Psychology Magazine

From Learning to Instinct

By Deric Bownds @DericBownds
I pass on a few chunks from the Science Perspective article by Robinson and Barron:
An animal mind is not born as an empty canvas: Bottlenose dolphins know how to swim and honey bees know how to dance without ever having learned these skills. Little is known about how animals acquire the instincts that enable such innate behavior. Instincts are widely held to be ancestral to learned behavior. Some have been elegantly analyzed at the cellular and molecular levels, but general principles do not exist. Based on recent research, we argue instead that instincts evolve from learning and are therefore served by the same general principles that explain learning.
Tierney first proposed in 1986 that instincts can evolve from behavioral plasticity, but the hypothesis was not widely accepted, perhaps because there was no known mechanism. Now there is a mechanism, namely epigenetics. DNA methylation, histone modifications, and noncoding RNAs all exert profound effects on gene expression without changing DNA sequence. These mechanisms are critical for orchestrating nervous system development and enabling learning-related neural plasticity.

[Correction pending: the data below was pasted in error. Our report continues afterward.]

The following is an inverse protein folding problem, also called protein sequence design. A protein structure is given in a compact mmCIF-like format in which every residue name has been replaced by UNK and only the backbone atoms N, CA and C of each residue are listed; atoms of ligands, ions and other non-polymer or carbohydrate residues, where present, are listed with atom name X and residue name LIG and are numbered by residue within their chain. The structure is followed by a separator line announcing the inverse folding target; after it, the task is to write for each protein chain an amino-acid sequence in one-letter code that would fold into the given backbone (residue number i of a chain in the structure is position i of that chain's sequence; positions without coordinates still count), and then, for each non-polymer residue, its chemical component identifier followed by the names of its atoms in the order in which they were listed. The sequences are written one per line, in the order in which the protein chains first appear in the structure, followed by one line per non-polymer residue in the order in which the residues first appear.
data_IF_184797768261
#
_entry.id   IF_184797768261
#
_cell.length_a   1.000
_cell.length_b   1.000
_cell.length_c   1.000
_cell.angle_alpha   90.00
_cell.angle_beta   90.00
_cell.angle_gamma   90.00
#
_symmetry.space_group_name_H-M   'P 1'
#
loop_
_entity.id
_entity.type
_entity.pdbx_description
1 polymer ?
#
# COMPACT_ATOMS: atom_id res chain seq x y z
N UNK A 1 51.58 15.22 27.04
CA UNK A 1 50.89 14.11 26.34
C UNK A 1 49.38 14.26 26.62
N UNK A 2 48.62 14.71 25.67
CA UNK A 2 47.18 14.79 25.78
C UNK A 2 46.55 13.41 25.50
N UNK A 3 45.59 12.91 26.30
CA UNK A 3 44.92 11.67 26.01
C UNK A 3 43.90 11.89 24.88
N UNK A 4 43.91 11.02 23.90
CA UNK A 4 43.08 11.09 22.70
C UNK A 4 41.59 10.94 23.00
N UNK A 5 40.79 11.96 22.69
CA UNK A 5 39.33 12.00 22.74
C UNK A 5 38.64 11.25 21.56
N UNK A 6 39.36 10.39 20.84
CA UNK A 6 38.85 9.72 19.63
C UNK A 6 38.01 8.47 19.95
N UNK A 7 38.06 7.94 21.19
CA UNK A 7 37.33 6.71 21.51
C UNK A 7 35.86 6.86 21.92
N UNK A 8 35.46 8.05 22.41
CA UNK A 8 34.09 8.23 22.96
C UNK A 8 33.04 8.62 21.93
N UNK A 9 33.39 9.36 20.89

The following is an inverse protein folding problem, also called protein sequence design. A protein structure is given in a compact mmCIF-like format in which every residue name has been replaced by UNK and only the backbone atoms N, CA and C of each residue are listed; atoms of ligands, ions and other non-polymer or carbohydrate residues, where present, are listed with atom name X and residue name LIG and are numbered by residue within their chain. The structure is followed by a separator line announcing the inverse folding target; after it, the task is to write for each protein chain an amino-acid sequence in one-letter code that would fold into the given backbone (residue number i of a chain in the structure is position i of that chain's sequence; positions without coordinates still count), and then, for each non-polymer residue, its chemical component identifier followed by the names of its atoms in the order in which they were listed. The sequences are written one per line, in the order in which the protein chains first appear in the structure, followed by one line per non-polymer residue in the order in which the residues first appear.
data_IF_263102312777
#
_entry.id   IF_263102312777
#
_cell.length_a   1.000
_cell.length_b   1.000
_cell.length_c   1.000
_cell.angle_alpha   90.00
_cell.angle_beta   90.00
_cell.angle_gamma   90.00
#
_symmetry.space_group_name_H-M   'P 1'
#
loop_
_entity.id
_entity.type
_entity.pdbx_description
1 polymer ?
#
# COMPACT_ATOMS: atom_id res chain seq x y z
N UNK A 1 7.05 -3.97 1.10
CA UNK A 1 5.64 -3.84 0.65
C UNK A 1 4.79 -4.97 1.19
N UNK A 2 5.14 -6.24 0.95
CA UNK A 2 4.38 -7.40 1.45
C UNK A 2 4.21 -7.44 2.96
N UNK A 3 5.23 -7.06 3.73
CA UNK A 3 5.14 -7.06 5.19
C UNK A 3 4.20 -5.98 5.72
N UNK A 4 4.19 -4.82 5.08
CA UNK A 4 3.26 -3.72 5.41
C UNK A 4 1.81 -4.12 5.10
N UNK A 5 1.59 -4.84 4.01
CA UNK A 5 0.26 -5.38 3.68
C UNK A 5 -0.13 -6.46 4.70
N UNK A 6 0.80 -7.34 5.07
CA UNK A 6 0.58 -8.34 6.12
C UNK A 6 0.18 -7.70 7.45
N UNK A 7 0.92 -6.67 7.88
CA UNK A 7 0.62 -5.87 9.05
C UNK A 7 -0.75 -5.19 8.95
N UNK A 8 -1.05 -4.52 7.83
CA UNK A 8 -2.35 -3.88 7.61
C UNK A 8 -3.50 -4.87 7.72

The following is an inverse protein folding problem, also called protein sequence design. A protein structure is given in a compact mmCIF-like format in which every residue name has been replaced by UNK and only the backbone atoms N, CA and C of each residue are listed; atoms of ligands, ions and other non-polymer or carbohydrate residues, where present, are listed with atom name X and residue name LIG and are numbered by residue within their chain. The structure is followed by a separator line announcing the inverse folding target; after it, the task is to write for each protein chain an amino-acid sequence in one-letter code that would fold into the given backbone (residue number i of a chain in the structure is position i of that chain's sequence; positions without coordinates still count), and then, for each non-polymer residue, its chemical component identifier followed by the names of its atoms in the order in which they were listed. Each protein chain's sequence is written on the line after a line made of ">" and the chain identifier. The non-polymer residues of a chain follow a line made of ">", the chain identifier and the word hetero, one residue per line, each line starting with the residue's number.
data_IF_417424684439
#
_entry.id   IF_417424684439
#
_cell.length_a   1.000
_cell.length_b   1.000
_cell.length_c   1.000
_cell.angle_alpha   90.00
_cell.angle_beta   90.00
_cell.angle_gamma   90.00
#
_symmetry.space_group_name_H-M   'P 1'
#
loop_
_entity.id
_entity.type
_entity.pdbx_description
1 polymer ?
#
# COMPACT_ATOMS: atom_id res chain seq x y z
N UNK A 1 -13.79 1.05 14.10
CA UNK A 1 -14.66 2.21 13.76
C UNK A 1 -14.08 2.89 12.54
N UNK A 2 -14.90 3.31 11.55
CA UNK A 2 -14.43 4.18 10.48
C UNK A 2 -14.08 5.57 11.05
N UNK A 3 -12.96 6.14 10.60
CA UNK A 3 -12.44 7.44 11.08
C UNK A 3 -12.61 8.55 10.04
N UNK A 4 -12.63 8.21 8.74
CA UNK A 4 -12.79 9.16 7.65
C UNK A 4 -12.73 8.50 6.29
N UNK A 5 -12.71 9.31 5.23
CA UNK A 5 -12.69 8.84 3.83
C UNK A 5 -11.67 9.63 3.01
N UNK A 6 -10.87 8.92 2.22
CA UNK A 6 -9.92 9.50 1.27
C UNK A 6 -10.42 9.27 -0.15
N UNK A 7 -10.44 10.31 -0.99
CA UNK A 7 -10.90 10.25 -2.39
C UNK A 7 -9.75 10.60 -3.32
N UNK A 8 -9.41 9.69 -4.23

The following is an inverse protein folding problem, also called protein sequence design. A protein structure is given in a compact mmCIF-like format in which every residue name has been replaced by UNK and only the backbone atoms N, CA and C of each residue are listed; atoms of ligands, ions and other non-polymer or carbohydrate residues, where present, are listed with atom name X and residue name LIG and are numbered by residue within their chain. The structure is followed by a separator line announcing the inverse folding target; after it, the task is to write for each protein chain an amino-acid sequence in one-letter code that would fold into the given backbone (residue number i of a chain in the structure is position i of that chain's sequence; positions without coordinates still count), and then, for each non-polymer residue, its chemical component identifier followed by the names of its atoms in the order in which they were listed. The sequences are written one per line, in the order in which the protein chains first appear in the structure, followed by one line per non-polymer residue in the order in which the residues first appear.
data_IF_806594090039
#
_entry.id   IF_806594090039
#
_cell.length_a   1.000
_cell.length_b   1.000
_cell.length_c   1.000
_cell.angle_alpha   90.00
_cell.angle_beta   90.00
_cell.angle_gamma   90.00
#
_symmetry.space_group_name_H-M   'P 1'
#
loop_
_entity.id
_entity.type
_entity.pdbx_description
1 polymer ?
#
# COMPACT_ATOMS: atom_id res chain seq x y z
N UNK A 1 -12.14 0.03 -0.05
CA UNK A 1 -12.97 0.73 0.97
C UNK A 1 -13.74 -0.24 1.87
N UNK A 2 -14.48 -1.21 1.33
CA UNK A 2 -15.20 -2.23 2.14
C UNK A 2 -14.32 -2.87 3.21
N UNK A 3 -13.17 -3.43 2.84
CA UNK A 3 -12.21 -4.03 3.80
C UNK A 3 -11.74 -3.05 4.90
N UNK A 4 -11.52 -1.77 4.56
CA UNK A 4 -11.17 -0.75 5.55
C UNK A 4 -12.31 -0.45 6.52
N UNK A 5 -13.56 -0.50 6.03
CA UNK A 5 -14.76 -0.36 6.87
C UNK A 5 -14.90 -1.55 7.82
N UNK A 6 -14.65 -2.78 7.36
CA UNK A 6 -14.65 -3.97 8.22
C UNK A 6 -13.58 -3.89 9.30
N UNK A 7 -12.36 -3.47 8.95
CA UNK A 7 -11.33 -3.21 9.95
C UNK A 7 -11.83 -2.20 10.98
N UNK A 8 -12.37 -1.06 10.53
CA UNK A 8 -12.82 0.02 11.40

For example, when a mouse has experienced fear of something, changes in DNA methylation and chromatin structure in neurons of the hippocampus help stabilize long-term changes in neural circuits. These changes help the mouse to remember what has been learned and support the establishment of new behavioral responses. Epigenetic mechanisms that support instinct by operating on developmental time scales also support learning by operating on physiological time scales. Evolutionary changes in epigenetic mechanisms may sculpt a learned behavior into an instinct by decreasing its dependence on external stimuli in favor of an internally regulated program of neural development (see the figure).
From learning to instinct
There is evidence for such epigenetically driven evolutionary changes in behavior. For example, differences in innate aggression levels between races of honey bees can be attributed to evolutionary changes in brain gene expression that also control the onset of aggressive behavior when threatened. These kinds of changes can also explain more contemporary developments, including new innate aspects of mating and foraging behavior in house finches associated with their North American invasion 75 years ago, and new innate changes in the frequency and structure of song communication in populations of several bird species now living in urban environments. We propose that these new instincts have emerged through evolutionary genetic changes that acted on initially plastic behavioral responses.

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